Why have the UN and other international bodies been so ineffective in resolving this conflict and delivering justice for the victims?- Meanwhile, the Myanmar government has rejected the ICJ’s ruling ordering measures to prevent the genocide of the Rohingya, meaning the court’s judgment has had little impact on the ground. Also, the paltry sanctions imposed on the Burmese by various governments, including the US, UK, and the EU, have had symbolic value but failed to deter the Burmaese military’s actions. These sanctions have only targeted individual members of the army  – mostly freezing their assets – , nowhere near the scale of other ‘interventions’ as can be seen widely across the Middle East and other areas of interest from the old colonial masters. And despite the Burmese government agreeing to take the Rohingya back, Rakhine remains a hostile place. Would the Rohingya people want to return to a country that denies them citizenship and where conflict could reignite?  

The Rohingya genocide and the subsequent refugee crisis did not come without a warning. Like all genocides, this was systematically done, through targeted legislation and many years of repression, dehumanisation, polarisation, extermination and denial of the Rohingya Muslim people. This catastrophic case of the Rohingya genocide exemplifies the horrific consequences of structural Islamophobia, culminating in a refugee crisis.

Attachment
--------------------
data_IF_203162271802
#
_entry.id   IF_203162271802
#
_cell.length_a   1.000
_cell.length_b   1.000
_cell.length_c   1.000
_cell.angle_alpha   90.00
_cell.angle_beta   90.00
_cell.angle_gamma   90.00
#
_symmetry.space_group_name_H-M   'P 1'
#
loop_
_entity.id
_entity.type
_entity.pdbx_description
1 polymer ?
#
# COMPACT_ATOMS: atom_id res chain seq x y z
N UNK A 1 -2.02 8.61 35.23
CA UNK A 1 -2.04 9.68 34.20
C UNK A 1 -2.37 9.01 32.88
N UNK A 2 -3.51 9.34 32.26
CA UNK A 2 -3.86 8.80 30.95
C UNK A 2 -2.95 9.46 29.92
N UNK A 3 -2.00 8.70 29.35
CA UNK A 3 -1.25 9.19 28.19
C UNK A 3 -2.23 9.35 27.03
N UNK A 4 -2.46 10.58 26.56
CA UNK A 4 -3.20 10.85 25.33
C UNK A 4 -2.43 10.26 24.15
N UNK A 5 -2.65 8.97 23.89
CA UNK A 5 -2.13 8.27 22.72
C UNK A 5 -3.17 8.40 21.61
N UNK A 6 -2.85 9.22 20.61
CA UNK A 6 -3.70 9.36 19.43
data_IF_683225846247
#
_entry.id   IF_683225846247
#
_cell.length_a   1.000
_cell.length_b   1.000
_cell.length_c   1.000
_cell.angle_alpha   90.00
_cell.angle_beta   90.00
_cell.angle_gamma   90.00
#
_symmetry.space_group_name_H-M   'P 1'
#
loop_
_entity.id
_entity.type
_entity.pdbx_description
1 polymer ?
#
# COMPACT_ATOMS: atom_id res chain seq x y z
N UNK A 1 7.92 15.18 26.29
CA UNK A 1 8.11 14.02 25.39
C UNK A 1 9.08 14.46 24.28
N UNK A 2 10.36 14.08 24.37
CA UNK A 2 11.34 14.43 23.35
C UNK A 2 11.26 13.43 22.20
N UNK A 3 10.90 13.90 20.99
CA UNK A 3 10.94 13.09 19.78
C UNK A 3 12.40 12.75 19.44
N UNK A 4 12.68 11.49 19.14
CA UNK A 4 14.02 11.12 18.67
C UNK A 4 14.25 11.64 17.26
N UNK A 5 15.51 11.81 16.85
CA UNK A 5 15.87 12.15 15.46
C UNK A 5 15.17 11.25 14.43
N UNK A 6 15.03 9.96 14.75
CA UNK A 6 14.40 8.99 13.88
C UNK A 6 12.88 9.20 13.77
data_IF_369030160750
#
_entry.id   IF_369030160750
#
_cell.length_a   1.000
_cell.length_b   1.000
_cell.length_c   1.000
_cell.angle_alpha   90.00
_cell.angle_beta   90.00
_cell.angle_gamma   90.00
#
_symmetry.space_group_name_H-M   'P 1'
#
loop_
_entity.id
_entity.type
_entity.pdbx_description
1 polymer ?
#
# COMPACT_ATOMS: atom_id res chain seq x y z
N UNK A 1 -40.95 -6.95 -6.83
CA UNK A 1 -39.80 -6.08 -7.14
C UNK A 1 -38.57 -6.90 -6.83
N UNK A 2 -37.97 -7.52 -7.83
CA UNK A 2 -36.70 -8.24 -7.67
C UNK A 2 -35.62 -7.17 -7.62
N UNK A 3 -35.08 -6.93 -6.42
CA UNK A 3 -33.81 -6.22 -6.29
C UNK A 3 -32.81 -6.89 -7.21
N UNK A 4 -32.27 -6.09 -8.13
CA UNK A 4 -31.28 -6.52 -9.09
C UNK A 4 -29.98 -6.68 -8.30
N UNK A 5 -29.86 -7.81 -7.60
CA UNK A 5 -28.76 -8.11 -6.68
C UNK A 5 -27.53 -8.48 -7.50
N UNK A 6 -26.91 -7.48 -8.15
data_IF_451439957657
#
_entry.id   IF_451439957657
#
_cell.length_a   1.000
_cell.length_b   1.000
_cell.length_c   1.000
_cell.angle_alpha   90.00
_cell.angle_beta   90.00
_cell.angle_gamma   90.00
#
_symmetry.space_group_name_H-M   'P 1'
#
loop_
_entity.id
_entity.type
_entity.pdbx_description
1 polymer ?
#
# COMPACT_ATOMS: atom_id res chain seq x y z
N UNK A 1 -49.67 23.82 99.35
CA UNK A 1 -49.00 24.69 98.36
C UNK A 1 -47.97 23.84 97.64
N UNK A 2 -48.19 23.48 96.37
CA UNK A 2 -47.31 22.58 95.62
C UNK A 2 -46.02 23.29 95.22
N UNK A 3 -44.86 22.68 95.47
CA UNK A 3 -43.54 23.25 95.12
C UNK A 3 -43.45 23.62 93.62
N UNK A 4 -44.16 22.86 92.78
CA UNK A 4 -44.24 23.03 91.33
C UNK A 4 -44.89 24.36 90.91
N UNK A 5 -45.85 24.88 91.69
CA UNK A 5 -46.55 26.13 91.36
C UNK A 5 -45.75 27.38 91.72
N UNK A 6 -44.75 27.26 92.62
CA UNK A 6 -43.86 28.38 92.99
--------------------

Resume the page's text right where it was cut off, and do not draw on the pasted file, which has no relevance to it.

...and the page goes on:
A young heavily pregnant woman walked for five days and gave birth before entering Bangladesh. She now resides in a refugee camp made out of frayed cloth, without clothes or food for her newborn child and only a chewed-up pillow supplied. This case exemplifies the impact of the Myanmar government’s actions against the Rohingya – a beautiful blessing born into a state of discrimination and violence; a by-product of the political era.  

Photo credit: wikimedia commons

Rise of Islamophobia in India

In 2014, the rise of the Bhartiya Janata Party (BJP), a far-right, populist party was characterised by fervent Hindu nationalism and Islamophobic comments in speeches and interviews by BJP leaders. More recently, coronavirus has given further opportunities for the expression of anti-Muslim sentiment by members of the party